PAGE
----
When you build your online communities start thinking about how you can help individuals feel a human connection while associating with your brand. Stop talking at them and stop trying to define your community by your standards; instead begin to think of ways in which you can help enrich the experience they are already having with your organization and the thousands of others who are experiencing it with them. The deeper they are able to connect, the more often they will return, and the more invested they will become in your organization.

In my previous post I introduced Seth Godin’s idea of tribes. Seth believes that social communities have evolved into tribes that form their own set of cultural norms and behaviors. While I believe whole-heartedly in this concept, thinking of them in this way still leaves you with very little in understanding how to communicate effectively to social communities.

Ever since entering this career field, I have been trying to understand the basic needs of building social communities that are dedicated to brands or organizations. While theories like Godin’s definitely help, they have never quite covered it for me. That’s when I turned to Psychology. Recently, I took an Industrial Psychology class as part of my own personal development. Industrial Psychology (or Organizational Psychology) applies psychology to organizations and workplaces. An Industrial psychologist researches and identifies how behaviors and attitudes can be improved through hiring practices, training programs, and feedback systems. While covering worker motivation, I had that proverbial moment where the wheels started turning in my head and something just clicked.

Social communities, or the communities you build to support your brand or organization are in themselves like a team or group that you “hire” to help make you successful. These communities, whether they are blogging about you or just simply referring your service to a friend over lunch, are essentially working day-in and day-out for you. It’s their commitment and dedication that support you. Each time you ask them to comment on, or even take a test-trial of your product, you are giving them the ability to have an effect on your sales. And now, thanks to the internet and mobile technology their efforts are in real-time. It makes sense that you need to help foster an environment and provide these communities with enough resources, just like you would with any other employee.

But how do we make sure these communities are willing to do some work for us and continue communicating and interacting with our brand? It’s as simple as looking at how you foster motivation and work output from your employees. In Industrial Psychology, there are many theories that look at worker motivation. One of these theories is called the Expectancy theory. The Expectancy Theory proposes that a person will decide to behave or act in a certain way because they are motivated to select a specific behavior based on what they expect the result of that selected behavior will be. In essence, a worker is motivated to work harder and achieve more if they believe they will get something out of it. There are three parts to the Expectancy Theory; Expectancy, Instrumentality, and Valence. Expectancy is an individual’s perception that their effort will result in meeting a performance goal. Instrumentality is an individual’s perception that their performance will lead to a desired outcome. And Valence is the importance that the individual puts on the outcome. So basically, an employee will work to produce results if they believe they can meet the desired goal, are rewarded for doing so, and believe that reward is worthwhile to them. If this is met then the worker will be more motivated to perform their jobs successfully. Some companies use this theory everyday. It can be as simple as a company defining its goals to employees in achievable steps, and then telling their employees that if they follow these steps they will be rewarded with not only praise, but the opportunity to have a raise or promotion because the company values hard-workers. By doing this, employees will believe that their efforts are 1)easily achievable, 2)valued and noticed by the company, and 3)will benefit the company and themselves.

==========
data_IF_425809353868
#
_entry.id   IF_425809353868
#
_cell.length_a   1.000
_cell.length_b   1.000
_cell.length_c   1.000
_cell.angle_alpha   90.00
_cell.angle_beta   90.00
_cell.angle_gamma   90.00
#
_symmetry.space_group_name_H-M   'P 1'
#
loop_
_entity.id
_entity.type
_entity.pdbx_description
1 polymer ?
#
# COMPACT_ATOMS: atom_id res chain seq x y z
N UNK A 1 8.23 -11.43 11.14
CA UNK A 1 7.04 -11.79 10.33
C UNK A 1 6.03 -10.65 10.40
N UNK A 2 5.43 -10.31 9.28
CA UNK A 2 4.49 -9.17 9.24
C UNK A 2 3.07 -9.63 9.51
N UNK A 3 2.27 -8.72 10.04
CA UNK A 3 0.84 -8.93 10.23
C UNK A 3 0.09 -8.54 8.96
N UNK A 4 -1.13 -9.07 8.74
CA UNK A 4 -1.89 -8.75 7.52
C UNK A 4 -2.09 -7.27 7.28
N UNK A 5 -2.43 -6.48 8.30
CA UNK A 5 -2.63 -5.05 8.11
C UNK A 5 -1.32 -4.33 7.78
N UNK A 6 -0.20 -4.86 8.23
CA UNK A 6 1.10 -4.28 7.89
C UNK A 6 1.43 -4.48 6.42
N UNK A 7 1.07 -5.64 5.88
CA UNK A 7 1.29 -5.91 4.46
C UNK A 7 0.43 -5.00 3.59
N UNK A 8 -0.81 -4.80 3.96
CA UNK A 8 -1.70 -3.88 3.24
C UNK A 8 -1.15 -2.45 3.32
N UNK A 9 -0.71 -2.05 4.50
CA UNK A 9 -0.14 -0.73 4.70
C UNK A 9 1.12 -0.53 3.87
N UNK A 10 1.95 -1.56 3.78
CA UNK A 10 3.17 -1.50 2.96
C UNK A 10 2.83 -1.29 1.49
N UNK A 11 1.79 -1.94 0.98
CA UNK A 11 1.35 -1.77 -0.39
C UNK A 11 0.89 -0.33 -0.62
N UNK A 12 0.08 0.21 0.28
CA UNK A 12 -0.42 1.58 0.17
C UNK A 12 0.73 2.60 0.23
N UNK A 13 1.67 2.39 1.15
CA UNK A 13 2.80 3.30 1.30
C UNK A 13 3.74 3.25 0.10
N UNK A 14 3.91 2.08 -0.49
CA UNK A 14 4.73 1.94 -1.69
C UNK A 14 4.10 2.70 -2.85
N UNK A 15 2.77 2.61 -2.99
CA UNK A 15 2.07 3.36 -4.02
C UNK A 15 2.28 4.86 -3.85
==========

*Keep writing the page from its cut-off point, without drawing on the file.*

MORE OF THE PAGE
If we look at social communities as organizations or teams that benefit the larger business structure, then we can easily apply the Expectancy Theory to achieve greater success. Some ways we can fulfill Expectancy Theory are:

1) Let customers/communities know that their concerns, comments, and efforts to promote your company are valued. This means acknowledging new individuals to your community, responding to their inquiries and addressing comments, and then encouraging them to interact with your community more.
2) Give individuals achievable steps that they can meet to become valuable players in your community. This can be as simple as giving them badges on FourSquare, or making them subject matter experts you can call on. Ensure that becoming a valuable player means that they will participate not only in your online communities, but in the real world as well. This means they have to keep recommending your product to people, participate in contests, go to your events, and buy your product.
3) Let individuals know that their interaction and sales are important. Make them believe that it will not only benefit your company, but themselves as well. Easiest example of this? Clothing stores that offer online coupons for liking their Facebook page.
4) Don’t ever take your users for granted. Keep applying steps 1 through 3 and individuals in your community will believe that the outcome of interacting with or buying of your service will benefit them.

You motivate your employees because your success depends on their everyday ability to perform their job. Why not motivate your social communities so the power of viral connectivity will work for you instead of remaining underutilized? Applying a little bit of psychology can equate to a more engaged fanbase and extra profit.